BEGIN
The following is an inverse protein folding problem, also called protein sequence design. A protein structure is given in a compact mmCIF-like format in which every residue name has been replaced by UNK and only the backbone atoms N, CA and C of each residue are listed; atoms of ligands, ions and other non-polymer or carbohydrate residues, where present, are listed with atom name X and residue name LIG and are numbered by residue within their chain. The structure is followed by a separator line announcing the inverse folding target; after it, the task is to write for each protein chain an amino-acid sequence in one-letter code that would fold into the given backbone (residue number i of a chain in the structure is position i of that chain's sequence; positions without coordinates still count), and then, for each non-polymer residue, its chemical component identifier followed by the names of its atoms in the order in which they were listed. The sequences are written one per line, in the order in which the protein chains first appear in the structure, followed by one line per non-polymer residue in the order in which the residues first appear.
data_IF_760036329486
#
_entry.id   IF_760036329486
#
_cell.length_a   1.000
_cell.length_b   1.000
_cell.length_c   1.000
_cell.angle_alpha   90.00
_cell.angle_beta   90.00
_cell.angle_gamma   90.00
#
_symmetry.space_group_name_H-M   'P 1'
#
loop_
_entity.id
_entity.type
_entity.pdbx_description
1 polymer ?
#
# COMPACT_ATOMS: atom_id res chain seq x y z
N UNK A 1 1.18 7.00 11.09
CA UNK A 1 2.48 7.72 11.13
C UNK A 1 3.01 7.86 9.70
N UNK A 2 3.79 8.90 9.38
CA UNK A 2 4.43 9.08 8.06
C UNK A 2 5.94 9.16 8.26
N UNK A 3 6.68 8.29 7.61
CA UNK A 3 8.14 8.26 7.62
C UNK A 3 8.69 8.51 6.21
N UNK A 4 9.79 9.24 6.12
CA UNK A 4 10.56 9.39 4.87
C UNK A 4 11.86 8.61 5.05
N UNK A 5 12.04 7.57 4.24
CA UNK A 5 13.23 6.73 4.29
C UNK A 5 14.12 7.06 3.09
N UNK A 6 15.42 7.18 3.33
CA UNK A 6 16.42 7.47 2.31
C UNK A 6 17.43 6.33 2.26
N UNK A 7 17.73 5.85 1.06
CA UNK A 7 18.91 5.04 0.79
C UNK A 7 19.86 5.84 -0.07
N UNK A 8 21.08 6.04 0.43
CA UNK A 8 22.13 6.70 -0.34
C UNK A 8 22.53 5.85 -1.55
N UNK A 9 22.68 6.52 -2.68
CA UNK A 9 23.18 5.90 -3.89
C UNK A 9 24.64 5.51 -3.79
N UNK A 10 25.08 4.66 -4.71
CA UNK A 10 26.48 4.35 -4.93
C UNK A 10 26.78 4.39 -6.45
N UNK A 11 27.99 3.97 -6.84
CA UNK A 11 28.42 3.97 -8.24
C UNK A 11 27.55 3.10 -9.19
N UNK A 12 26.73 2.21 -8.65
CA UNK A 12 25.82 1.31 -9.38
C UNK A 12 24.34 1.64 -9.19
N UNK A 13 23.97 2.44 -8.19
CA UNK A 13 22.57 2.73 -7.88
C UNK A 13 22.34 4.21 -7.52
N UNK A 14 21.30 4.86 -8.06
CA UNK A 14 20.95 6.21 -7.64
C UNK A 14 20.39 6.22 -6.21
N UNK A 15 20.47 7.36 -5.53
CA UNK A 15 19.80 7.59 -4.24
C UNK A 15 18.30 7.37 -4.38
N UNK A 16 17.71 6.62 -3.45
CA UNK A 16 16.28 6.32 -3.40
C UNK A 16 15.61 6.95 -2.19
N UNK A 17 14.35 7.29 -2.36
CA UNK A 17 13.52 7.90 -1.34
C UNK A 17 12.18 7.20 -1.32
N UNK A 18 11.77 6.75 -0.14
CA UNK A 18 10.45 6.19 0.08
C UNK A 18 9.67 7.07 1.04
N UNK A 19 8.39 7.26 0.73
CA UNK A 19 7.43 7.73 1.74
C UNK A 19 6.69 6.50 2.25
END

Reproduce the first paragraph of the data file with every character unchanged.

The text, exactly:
The following is an inverse protein folding problem, also called protein sequence design. A protein structure is given in a compact mmCIF-like format in which every residue name has been replaced by UNK and only the backbone atoms N, CA and C of each residue are listed; atoms of ligands, ions and other non-polymer or carbohydrate residues, where present, are listed with atom name X and residue name LIG and are numbered by residue within their chain. The structure is followed by a separator line announcing the inverse folding target; after it, the task is to write for each protein chain an amino-acid sequence in one-letter code that would fold into the given backbone (residue number i of a chain in the structure is position i of that chain's sequence; positions without coordinates still count), and then, for each non-polymer residue, its chemical component identifier followed by the names of its atoms in the order in which they were listed. The sequences are written one per line, in the order in which the protein chains first appear in the structure, followed by one line per non-polymer residue in the order in which the residues first appear.